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Avoiding the Obvious

A new interview by James McDonald, Director of Enforcement for the U.S. Commodity Future Trading Commission (CFTC), on Friday makes it clear that neither he nor the Commission has any intent to address the obvious manipulation of the silver market, conducted principally by JPMorgan.  As a reminder, preventing manipulation is the primary mission of the CFTC.   click on podcast April 20, 2018

What you’ll hear is a self-congratulatory review of what a great job the agency is doing in terms of market manipulation in precious metals and how the agency welcomes and takes very serious and always follows up on all allegations to the fullest extent; even offering multi-million dollar rewards under its whistleblower program.

McDonald acknowledged that the agency has received more public complaints on precious metals manipulation (silver specifically) than on any other market and wished to assure the public that the CFTC was diligently protecting it from the evils of price manipulation. It’s true the agency has brought many more cases involving spoofing and other fraudulent acts and for that both McDonald and the Commission should be commended. But both are avoiding the 800 pound gorilla of silver manipulation and JPMorgan standing right in front of them.

So rather than a public interview offering the general assurance that everything is on the up and up in COMEX silver, why not just address the specific issues that have caused so many to believe otherwise? Those issues include excessive speculation on the COMEX, JPMorgan’s perfect trading record and its massive accumulation of physical silver.  Why not just pick up the phone and explain to me why I am wrong in my allegations? Or just hit “reply” to any of my more than 100 emails explaining the COMEX scam?   That would seem to be the most expedient course of action.

The truth is that no one from the agency has ever inquired, followed up on or challenged any of my allegations. That’s because all my allegations are based upon the agency’s own public data. One would think that this presented a perfect opportunity for the CFTC to prove me wrong and end the allegations of manipulation in silver which, clearly, aren’t going away. Should you choose to encourage the agency to resolve this issue once and for all, I’ve enclosed a letter from Jim Cook, president of IRI, Inc., that he has allowed me to offer as a template.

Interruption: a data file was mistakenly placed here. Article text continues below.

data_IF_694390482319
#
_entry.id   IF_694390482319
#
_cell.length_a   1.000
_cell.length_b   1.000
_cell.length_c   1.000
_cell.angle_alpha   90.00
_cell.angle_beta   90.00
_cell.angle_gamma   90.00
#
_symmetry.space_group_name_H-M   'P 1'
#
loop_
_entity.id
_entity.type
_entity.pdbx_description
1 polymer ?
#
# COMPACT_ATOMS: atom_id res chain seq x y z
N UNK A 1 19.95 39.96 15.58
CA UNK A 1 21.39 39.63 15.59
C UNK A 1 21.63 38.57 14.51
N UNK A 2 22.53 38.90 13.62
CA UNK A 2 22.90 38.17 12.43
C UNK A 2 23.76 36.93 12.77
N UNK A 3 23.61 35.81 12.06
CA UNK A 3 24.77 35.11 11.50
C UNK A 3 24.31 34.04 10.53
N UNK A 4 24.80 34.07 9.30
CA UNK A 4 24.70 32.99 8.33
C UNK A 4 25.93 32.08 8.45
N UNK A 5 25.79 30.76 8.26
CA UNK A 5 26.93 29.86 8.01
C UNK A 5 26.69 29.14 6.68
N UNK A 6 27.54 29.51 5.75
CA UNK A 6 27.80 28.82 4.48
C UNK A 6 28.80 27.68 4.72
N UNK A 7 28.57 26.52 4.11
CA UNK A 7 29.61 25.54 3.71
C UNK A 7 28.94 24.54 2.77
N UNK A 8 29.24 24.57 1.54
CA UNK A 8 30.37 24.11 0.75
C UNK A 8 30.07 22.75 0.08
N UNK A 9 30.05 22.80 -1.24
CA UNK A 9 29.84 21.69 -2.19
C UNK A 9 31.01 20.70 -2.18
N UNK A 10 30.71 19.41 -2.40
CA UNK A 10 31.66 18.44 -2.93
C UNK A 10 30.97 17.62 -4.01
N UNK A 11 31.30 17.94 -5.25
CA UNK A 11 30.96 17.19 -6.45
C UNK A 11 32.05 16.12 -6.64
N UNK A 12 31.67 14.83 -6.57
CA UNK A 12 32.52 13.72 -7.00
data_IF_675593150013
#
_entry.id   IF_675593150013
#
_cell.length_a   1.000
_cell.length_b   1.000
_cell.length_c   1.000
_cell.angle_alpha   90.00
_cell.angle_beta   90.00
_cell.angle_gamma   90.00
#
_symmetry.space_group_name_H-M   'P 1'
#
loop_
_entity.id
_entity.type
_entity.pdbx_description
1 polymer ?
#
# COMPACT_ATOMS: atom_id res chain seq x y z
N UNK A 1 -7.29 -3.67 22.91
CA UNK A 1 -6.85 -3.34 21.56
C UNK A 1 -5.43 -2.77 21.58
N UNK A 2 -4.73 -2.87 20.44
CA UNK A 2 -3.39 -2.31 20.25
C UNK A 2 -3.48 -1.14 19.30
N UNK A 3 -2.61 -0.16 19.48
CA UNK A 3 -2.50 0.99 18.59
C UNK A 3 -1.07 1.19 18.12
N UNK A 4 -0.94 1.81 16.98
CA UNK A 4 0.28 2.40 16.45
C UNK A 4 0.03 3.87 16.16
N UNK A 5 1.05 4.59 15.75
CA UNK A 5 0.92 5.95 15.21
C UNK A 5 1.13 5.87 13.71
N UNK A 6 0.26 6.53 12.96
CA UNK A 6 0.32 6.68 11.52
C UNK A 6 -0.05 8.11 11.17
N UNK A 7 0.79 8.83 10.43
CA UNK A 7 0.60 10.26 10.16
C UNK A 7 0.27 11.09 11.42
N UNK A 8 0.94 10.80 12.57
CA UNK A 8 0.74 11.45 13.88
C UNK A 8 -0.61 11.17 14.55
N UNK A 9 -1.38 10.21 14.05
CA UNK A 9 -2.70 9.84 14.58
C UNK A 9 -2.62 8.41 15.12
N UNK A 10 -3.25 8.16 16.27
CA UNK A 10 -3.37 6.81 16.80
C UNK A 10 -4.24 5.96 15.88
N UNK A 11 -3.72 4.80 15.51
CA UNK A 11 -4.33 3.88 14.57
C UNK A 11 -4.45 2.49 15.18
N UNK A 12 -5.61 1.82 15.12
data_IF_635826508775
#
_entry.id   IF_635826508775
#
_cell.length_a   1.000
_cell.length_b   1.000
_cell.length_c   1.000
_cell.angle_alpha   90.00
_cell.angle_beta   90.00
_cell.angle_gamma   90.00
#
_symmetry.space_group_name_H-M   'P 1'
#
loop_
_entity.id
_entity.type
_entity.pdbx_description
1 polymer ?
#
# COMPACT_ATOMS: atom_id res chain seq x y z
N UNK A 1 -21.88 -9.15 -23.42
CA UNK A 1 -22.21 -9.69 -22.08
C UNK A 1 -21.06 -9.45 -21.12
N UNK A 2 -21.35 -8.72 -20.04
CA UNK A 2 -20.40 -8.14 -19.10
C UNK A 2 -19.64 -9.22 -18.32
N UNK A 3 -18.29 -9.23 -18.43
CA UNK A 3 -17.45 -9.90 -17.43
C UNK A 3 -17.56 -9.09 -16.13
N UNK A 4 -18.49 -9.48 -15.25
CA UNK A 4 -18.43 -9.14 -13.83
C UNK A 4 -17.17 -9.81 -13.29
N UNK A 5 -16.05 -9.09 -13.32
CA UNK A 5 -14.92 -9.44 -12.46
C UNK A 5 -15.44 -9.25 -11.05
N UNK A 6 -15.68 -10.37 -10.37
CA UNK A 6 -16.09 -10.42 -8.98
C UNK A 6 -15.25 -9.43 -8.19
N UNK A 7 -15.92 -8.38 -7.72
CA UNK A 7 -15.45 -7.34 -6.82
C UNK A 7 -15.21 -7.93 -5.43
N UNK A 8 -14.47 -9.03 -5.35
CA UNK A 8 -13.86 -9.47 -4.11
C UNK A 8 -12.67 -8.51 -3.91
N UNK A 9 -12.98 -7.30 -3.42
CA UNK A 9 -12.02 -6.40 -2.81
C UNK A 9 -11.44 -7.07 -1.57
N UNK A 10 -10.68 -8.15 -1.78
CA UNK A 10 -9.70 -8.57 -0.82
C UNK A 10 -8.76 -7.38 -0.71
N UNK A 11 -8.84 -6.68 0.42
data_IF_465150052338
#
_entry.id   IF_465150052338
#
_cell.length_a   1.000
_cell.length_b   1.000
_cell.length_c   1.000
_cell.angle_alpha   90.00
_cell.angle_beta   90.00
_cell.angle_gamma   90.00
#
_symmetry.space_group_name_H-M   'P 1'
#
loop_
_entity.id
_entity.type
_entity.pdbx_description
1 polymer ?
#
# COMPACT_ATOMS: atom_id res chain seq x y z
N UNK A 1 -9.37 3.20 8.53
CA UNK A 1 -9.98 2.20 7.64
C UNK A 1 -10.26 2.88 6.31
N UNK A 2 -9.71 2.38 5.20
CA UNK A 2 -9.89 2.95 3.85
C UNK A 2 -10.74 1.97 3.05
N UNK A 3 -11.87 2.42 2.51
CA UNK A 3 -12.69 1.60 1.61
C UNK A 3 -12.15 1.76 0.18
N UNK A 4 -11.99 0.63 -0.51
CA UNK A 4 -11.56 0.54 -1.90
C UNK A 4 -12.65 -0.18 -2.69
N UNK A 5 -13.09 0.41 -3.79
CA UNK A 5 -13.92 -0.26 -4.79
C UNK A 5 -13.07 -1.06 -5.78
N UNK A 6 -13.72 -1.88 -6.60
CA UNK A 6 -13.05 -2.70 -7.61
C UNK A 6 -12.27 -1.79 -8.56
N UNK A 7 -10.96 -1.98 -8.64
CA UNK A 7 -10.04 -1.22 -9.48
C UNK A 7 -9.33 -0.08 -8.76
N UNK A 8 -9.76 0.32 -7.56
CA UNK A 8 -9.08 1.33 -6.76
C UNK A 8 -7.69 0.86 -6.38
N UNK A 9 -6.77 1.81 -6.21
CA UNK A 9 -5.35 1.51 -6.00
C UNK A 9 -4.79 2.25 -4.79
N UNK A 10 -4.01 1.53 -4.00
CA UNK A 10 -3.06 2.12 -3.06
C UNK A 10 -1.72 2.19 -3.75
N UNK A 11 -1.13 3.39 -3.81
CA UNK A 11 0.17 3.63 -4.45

Ted Butler

April 23, 2018

James McDonald

Chairman Giancarlo

Commissioner Quintenz

Commissioner Behnam

Dear Director McDonald,

I listened to your recent interview on the CFTC podcast. You claim to always respond to questions. This seems disingenuous. You have never responded to claims that JPMorgan has suppressed the price of silver in the futures market while accumulating a large amount of physical silver. Nor have you ever tried to explain how JPMorgan has never taken a loss in silver futures trading but always enjoyed large profits, something that’s impossible in a free market.

Surely you are aware of the enormous increase in commentary on these subjects on the Internet and elsewhere. This groundswell is based on your own CFTC data. You, of course, know that Mr. Butler has written to your agency for years raising the above issues and others regarding the silver market. Why can’t you address these issues? Why does JPMorgan appear to have carte blanche freedom to do whatever it chooses?

It would be a tremendous relief to many thousands of silver producers and silver investors to have you respond to these issues. You are highly regarded and have a reputation for unblemished integrity. Consequently, I am asking you to respond to these questions which are the central issue in the silver market.


James R. Cook


Investment Rarities Inc.



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